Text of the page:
July 2020 - Australia has emerged as a possible first-export customer of the in-development T-7A Red Hawk Advanced Jet Trainer. The Royal Australian Air Force seeks to replace an aging fleet of British BAe Hawk aircraft in same role.

September 2020 - The United States Air Force has adopted a new weapon system designator prefix for those airframes designed and tested digitally. This has resulted in the new eT-7A designation for the T-7A Red Hawk AJT.

December 2020 - The first T-7A Red Hawk simulators are under construction by Boeing.

February 2021 - Saab looks to move T-7A production work to Boeing's West Lafayette facility.

April 2022 - The first (of 351 planned) production-quality T-7A airframe rolled off Boeing assembly lines. The rollout ceremony was held on April 28th, 2022 by the USAF.


Boeing Company - USA / Saab - Sweden
United States
Operators National flag of the United States
Service Year
United States
National Origin
Project Status

Aircraft developed for the role of prototyping, technology demonstration, or research / data collection.
Developed ability to be used as a dedicated trainer for student pilots (typically under the supervision of an instructor).

Houses, or can house (through specialized variants), radar equipment for searching, tracking, and engagement of enemy elements.
Mainplanes, or leading edges, features swept-back lines for enhanced high-speed performance and handling.
Inherent ability of airframe to take considerable damage.
Can accelerate to higher speeds than average aircraft of its time.
Can reach and operate at higher altitudes than average aircraft of its time.
Ability to operate over ocean in addition to surviving the special rigors of the maritime environment.
Assisted process of allowing its pilot and / or crew to eject in the event of an airborne emergency.
Supports pressurization required at higher operating altitudes for crew survival.
Features partially- or wholly-enclosed crew workspaces.
Features retracting / retractable undercarriage to preserve aerodynamic efficiency.

46.4 ft
(14.15 meters)
32.8 ft
(10.00 meters)
13.1 ft
(4.00 meters)
7,165 lb
(3,250 kilograms)
Empty Weight
12,125 lb
(5,500 kilograms)
Maximum Take-Off Weight
+4,960 lb
(+2,250 kg)
Weight Difference
monoplane / shoulder-mounted / swept-back
Mainplane Arrangement
Design utilizes a single primary wing mainplane; this represents the most popular modern mainplane arrangement.
Mainplanes are mounted at the upper section of the fuselage, generally at the imaginary line intersecting the pilot's shoulders.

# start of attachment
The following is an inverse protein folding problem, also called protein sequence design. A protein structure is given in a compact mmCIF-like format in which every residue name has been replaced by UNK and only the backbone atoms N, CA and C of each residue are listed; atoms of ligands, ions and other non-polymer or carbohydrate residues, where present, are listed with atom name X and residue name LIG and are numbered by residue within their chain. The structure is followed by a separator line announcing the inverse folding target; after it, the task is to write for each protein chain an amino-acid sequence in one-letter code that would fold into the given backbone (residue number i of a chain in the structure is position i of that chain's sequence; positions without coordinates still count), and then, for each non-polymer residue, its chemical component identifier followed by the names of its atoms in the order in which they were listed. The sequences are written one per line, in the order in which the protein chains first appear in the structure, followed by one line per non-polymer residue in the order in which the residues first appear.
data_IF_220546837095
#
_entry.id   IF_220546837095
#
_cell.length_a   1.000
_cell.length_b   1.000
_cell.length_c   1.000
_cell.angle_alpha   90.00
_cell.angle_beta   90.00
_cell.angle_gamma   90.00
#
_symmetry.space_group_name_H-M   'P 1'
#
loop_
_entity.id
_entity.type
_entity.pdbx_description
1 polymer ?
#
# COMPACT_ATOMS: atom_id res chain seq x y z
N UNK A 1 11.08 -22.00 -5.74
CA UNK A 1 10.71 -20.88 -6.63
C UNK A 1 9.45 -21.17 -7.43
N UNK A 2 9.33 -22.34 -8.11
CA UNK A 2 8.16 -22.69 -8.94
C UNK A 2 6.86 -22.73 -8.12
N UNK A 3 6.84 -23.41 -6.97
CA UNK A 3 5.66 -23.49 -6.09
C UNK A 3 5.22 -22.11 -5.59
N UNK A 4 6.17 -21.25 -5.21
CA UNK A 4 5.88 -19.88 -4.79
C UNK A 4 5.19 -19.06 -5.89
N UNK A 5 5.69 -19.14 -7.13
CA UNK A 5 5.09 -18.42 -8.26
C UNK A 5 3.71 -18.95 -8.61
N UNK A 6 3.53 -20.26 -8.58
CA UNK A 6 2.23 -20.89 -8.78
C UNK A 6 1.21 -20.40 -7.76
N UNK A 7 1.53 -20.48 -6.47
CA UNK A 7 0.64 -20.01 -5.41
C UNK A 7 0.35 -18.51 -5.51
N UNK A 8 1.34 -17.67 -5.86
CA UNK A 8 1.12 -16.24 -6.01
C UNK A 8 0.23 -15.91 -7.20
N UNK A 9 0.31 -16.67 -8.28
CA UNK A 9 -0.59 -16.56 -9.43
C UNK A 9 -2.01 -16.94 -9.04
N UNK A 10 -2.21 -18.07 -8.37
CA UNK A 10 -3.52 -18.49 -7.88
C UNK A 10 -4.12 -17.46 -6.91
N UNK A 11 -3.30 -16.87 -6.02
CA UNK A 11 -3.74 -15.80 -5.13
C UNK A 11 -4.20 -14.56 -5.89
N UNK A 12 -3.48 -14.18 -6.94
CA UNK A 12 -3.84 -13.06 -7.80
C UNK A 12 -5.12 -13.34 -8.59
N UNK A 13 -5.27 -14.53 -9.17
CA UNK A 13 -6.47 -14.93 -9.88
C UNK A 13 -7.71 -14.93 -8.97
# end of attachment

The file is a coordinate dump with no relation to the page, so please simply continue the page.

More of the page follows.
The planform features wing sweep back along the leading edges of the mainplane, promoting higher operating speeds.

1 x General Electric F404 afterburning turbofan engine developing 11,000lb dry thrust and 17,200lb of thrust with reheat.
808 mph
(1,300 kph | 702 knots)
Max Speed
606 mph
(975 kph | 526 knots)
Cruise Speed
+202 mph
(+325 kph | 175 knots)
Speed Difference
50,000 ft
(15,240 m | 9 miles)
1,143 miles
(1,840 km | 994 nm)
33,500 ft/min
(10,211 m/min)

MACH Regime (Sonic)
RANGES (MPH) Subsonic: <614mph | Transonic: 614-921 | Supersonic: 921-3836 | Hypersonic: 3836-7673 | Hi-Hypersonic: 7673-19180 | Reentry: >19030


T-7 "Red Hawk" - Base Series Designation.
eT-7A - Initial production variant under new USAF weapon system designator (Sept 2020).
T-X - Developmental program designation.
BTX-1 - Prototype designation covering two flyable airframes.

General Assessment
Values are derrived from a variety of categories related to the design, overall function, and historical influence of this aircraft in aviation history.
Overall Rating
The overall rating takes into account over 60 individual factors related to this aircraft entry.
Rating is out of a possible 100 points.
Relative Maximum Speed
Hi: 1000mph
Lo: 500mph
This entry's maximum listed speed (808mph).

Graph average of 750 miles-per-hour.
City-to-City Ranges
Operational range when compared to distances between major cities (in KM).
Max Altitude Visualization
Small airplane graphic
Design Balance
The three qualities reflected above are altitude, speed, and range.
Aviation Era Span
Pie graph section
Showcasing era cross-over of this aircraft design.
Unit Production (3)
Compared against Ilyushin IL-2 (military) and Cessna 172 (civilian).

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Image of the Boeing-Saab T-7 Red Hawk (eT-7A)
Image from official Boeing marketing material.
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Image of the Boeing-Saab T-7 Red Hawk (eT-7A)
Image from official Boeing marketing material.
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Image of the Boeing-Saab T-7 Red Hawk (eT-7A)
Image from official Boeing marketing material.
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Image of the Boeing-Saab T-7 Red Hawk (eT-7A)
Image from official Boeing marketing material.
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Image of the Boeing-Saab T-7 Red Hawk (eT-7A)
Image from official Boeing marketing material.
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Image of the Boeing-Saab T-7 Red Hawk (eT-7A)
Image from official Boeing marketing material.